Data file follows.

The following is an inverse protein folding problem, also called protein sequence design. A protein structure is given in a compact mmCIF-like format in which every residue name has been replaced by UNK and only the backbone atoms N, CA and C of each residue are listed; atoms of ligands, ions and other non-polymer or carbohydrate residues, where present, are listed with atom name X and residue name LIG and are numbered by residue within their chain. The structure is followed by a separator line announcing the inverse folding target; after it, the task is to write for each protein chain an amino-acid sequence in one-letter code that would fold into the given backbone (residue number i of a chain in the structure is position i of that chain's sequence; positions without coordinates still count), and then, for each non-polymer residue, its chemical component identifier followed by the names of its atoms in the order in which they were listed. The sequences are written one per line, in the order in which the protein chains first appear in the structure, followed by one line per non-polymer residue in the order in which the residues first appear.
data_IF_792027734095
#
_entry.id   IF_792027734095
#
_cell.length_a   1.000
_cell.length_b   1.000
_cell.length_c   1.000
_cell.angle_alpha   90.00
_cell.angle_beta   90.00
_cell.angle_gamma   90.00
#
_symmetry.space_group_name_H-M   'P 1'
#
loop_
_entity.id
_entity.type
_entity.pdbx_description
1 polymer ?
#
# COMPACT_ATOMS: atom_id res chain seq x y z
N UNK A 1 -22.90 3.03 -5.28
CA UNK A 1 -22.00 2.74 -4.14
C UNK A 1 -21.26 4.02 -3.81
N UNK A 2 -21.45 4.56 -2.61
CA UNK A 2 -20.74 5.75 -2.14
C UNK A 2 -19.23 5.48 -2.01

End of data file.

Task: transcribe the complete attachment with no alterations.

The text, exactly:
The following is an inverse protein folding problem, also called protein sequence design. A protein structure is given in a compact mmCIF-like format in which every residue name has been replaced by UNK and only the backbone atoms N, CA and C of each residue are listed; atoms of ligands, ions and other non-polymer or carbohydrate residues, where present, are listed with atom name X and residue name LIG and are numbered by residue within their chain. The structure is followed by a separator line announcing the inverse folding target; after it, the task is to write for each protein chain an amino-acid sequence in one-letter code that would fold into the given backbone (residue number i of a chain in the structure is position i of that chain's sequence; positions without coordinates still count), and then, for each non-polymer residue, its chemical component identifier followed by the names of its atoms in the order in which they were listed. The sequences are written one per line, in the order in which the protein chains first appear in the structure, followed by one line per non-polymer residue in the order in which the residues first appear.
data_IF_792027734095
#
_entry.id   IF_792027734095
#
_cell.length_a   1.000
_cell.length_b   1.000
_cell.length_c   1.000
_cell.angle_alpha   90.00
_cell.angle_beta   90.00
_cell.angle_gamma   90.00
#
_symmetry.space_group_name_H-M   'P 1'
#
loop_
_entity.id
_entity.type
_entity.pdbx_description
1 polymer ?
#
# COMPACT_ATOMS: atom_id res chain seq x y z
N UNK A 1 -22.90 3.03 -5.28
CA UNK A 1 -22.00 2.74 -4.14
C UNK A 1 -21.26 4.02 -3.81
N UNK A 2 -21.45 4.56 -2.61
CA UNK A 2 -20.74 5.75 -2.14
C UNK A 2 -19.23 5.48 -2.01